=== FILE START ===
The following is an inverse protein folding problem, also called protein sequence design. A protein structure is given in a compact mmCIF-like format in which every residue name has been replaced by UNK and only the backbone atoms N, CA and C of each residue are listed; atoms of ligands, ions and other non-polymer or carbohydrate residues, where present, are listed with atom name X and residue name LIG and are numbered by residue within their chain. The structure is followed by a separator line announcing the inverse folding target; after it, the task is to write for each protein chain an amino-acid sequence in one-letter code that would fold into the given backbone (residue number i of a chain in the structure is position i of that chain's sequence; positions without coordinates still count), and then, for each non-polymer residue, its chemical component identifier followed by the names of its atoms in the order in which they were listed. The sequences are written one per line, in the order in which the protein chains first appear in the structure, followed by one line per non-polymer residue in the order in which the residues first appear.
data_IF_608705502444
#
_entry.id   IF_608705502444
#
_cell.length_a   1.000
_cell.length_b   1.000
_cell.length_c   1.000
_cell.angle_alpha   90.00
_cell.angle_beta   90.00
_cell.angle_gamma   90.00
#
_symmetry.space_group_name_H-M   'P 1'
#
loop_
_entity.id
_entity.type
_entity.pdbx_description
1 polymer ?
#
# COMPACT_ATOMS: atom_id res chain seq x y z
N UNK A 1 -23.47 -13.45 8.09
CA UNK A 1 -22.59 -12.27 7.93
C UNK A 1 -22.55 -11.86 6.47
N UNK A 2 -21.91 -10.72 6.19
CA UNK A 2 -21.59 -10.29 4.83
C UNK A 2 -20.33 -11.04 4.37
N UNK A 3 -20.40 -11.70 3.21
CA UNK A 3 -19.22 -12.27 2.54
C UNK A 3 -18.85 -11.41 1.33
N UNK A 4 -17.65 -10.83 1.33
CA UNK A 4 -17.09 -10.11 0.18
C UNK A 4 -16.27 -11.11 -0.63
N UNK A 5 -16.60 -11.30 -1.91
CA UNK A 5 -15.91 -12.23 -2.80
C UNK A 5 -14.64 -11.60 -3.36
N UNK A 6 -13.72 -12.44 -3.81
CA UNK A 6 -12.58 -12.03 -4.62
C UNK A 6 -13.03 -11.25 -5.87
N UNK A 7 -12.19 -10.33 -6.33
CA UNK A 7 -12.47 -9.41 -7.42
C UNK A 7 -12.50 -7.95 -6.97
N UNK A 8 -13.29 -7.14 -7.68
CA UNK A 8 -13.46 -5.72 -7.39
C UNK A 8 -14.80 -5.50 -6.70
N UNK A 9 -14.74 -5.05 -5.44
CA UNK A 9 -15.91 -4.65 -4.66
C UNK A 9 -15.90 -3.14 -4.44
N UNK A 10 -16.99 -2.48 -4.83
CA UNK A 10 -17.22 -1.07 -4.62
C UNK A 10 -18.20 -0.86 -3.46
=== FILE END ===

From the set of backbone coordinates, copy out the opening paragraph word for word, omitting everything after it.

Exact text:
The following is an inverse protein folding problem, also called protein sequence design. A protein structure is given in a compact mmCIF-like format in which every residue name has been replaced by UNK and only the backbone atoms N, CA and C of each residue are listed; atoms of ligands, ions and other non-polymer or carbohydrate residues, where present, are listed with atom name X and residue name LIG and are numbered by residue within their chain. The structure is followed by a separator line announcing the inverse folding target; after it, the task is to write for each protein chain an amino-acid sequence in one-letter code that would fold into the given backbone (residue number i of a chain in the structure is position i of that chain's sequence; positions without coordinates still count), and then, for each non-polymer residue, its chemical component identifier followed by the names of its atoms in the order in which they were listed. The sequences are written one per line, in the order in which the protein chains first appear in the structure, followed by one line per non-polymer residue in the order in which the residues first appear.